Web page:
Source:  Available now from most main banks. BoS, Barclays, Clydesdale, Danske, HSBC, Lloyds, NatWest, Santander, RBS, Ulster and Yorkshire are all currently approved. TSB, Starling, Metro and Handelsbanken are also likely to become approved lenders.

Eligible:  All UK SMEs trading as a going concern that were established before 1 March 2020 that have been adversely affected by coronavirus and that have not claimed under CBILS. Credit rating is not a factor and there is no need to prove the viability of the business.

Support initiative:  Unsecured loans for amounts between £2,000 and £50,000 capped at 25% of total turnover, repayable over 6 years based on interest fixed at 2.5% and backed by a 100% government-backed guarantee for lenders. No arrangement fees. No interest charged nor repayments payable during the first 12 months.

Comments:  Launched on 4 May 2020 as online application via banks’ portals. Before applying you’ll need details of your annual turnover, account number, the amount you want to borrow, copy of your tax return and a narrative about how your business has been adversely impacted by coronavirus.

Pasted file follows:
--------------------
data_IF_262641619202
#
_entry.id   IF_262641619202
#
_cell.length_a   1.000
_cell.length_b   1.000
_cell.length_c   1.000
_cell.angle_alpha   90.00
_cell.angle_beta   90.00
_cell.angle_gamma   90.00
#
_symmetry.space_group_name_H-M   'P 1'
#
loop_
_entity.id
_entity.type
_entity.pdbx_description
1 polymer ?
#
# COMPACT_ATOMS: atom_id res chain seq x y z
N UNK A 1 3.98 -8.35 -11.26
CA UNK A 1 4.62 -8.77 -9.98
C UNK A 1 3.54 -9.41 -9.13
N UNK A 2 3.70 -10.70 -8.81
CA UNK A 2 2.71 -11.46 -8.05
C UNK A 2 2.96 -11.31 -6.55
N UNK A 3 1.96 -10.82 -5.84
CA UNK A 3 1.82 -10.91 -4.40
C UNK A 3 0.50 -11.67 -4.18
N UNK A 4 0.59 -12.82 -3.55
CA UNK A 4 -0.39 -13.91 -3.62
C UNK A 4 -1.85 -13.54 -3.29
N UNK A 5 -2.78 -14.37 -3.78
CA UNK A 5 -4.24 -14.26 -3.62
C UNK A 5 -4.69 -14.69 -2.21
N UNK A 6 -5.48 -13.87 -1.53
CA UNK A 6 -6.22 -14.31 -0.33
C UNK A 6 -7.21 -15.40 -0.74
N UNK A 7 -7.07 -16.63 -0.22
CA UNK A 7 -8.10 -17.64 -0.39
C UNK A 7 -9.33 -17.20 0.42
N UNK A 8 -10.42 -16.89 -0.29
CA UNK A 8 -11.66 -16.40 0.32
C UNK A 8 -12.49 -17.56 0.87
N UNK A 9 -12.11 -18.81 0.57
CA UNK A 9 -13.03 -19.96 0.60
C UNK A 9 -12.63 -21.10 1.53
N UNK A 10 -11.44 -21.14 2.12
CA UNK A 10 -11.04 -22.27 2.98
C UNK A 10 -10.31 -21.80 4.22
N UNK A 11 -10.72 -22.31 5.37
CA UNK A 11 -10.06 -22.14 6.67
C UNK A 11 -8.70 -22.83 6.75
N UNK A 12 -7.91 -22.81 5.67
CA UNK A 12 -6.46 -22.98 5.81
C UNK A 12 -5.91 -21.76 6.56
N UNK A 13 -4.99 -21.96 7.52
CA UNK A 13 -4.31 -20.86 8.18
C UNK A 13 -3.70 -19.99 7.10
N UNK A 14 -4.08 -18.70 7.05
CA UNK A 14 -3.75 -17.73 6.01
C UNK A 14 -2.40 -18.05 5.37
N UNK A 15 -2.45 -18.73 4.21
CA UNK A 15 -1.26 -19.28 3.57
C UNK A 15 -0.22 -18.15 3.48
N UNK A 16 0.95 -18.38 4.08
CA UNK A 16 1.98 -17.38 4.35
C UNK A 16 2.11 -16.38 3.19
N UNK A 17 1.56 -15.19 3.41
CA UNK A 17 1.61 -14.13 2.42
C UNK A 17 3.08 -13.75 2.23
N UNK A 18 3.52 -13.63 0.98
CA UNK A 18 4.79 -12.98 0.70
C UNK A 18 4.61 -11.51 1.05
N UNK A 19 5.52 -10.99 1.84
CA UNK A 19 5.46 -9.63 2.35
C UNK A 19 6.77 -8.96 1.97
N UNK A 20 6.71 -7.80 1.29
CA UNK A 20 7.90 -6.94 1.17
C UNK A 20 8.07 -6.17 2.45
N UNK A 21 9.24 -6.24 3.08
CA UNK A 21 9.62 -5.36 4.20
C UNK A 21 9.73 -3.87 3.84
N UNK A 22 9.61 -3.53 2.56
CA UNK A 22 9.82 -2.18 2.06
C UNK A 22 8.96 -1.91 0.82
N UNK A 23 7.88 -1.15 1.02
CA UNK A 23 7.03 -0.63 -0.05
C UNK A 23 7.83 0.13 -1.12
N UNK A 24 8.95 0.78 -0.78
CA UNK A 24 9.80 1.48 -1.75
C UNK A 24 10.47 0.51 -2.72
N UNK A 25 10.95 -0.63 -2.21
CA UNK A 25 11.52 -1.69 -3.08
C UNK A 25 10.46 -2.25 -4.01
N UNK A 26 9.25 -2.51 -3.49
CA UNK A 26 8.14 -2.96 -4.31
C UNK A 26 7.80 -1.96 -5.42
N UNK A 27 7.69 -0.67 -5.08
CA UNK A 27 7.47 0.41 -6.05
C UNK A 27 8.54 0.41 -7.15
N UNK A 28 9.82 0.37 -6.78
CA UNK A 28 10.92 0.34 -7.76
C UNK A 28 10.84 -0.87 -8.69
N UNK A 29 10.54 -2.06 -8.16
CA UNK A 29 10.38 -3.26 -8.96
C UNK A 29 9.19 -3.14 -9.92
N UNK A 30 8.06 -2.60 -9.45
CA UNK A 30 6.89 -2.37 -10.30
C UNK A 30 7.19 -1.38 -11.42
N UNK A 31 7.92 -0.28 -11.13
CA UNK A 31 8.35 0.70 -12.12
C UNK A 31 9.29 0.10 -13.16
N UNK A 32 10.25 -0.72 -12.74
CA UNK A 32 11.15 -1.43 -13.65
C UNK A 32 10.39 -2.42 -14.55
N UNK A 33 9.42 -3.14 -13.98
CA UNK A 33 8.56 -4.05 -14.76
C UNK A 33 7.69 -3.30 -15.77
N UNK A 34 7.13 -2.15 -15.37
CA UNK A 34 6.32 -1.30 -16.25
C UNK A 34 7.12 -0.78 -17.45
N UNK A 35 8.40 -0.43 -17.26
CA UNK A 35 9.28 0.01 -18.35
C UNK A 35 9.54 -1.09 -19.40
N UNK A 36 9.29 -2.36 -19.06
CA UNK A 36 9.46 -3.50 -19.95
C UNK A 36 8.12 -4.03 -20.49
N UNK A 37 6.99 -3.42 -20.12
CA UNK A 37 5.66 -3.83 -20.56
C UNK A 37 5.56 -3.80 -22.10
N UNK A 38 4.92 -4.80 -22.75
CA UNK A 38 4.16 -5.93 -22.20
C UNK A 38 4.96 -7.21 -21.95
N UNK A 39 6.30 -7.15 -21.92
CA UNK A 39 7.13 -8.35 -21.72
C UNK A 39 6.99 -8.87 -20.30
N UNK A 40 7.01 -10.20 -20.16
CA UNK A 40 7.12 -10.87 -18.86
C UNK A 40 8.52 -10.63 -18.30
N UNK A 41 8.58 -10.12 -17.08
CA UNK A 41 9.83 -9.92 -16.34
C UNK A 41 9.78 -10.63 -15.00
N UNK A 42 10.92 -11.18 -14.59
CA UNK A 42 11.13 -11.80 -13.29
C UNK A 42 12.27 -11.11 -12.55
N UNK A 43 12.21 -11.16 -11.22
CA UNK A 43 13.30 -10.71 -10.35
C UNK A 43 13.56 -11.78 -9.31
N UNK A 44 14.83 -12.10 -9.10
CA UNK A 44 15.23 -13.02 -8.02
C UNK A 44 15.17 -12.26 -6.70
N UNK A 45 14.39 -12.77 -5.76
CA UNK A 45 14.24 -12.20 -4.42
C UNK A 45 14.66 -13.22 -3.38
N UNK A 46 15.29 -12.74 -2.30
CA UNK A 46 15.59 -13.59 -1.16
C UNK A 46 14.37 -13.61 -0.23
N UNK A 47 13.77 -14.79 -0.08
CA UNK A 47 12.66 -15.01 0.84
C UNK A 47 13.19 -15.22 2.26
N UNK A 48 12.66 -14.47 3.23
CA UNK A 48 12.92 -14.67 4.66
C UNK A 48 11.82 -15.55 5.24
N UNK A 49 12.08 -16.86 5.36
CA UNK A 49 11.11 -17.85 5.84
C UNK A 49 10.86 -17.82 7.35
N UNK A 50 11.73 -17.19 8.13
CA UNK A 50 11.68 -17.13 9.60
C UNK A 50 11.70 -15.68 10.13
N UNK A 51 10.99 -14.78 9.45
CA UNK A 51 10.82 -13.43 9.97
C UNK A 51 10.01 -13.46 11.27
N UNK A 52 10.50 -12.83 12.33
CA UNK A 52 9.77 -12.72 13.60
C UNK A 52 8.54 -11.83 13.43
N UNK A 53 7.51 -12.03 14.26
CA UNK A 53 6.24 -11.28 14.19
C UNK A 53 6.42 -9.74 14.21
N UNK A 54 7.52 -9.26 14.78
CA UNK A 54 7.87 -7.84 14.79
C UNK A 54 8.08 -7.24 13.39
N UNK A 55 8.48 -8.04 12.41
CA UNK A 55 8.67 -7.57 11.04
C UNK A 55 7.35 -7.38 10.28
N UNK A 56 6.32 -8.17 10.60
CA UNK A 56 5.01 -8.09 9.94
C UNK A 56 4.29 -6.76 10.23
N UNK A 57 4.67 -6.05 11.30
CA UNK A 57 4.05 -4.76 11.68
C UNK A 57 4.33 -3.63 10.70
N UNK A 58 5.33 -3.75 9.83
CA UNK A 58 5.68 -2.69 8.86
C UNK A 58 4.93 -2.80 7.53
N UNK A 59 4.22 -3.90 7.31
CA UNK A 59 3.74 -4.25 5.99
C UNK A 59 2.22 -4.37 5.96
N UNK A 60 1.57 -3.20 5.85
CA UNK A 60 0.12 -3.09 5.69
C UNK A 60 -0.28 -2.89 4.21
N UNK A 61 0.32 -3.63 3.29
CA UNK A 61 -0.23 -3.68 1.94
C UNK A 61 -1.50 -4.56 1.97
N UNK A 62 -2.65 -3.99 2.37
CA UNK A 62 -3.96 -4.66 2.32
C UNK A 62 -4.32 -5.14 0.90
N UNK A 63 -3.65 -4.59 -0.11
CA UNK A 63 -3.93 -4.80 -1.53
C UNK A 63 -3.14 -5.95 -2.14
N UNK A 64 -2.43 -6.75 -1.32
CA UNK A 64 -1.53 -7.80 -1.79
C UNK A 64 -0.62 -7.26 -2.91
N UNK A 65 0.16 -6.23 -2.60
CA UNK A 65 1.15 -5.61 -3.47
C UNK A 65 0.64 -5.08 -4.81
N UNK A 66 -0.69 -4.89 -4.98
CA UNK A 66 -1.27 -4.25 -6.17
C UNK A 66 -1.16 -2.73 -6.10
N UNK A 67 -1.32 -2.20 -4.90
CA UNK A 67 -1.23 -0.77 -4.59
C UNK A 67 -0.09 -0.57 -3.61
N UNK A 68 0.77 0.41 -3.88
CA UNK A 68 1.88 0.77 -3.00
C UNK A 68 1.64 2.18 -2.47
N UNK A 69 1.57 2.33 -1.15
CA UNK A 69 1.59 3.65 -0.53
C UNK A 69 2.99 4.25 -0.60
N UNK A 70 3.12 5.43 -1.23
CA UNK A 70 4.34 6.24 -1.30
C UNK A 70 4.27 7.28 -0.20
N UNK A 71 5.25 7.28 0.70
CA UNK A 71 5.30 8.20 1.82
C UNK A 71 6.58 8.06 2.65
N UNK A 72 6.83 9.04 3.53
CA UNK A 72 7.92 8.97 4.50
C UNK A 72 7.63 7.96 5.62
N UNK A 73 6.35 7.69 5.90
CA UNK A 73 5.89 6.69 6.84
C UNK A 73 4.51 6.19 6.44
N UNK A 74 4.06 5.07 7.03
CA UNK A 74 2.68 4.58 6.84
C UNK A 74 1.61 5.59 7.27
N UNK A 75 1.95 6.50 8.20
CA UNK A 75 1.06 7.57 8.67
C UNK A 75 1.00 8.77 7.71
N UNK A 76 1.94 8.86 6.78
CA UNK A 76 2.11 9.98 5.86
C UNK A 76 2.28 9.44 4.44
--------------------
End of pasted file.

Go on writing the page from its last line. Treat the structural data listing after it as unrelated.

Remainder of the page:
Innovate Startup Initiative

Source:  Available from Innovate UK.

Eligible:  Those businesses that are existing recipients of Innovate UK funds and those that claim R&D Tax Credits.

Support initiative:  This is a £750 million support package consisting of:

  • £200 million acceleration of grant and loan payments for existing Innovate UK customers on an opt-in basis;
  • £550 million of extra funds available to increase support for existing Innovate UK customers; and
  • £175,000 of support to be offered to approx. 1,200 firms not currently in receipt of Innovate UK funding.

Comments:  The focus of support on existing Innovate customers suggests it is key for all start-ups to apply for Innovate grants independent of this initiative.

Advice: Apply via the Innovate UK website.

Future Fund

Source:  Yet to be confirmed but it will be administered by the British Business Bank.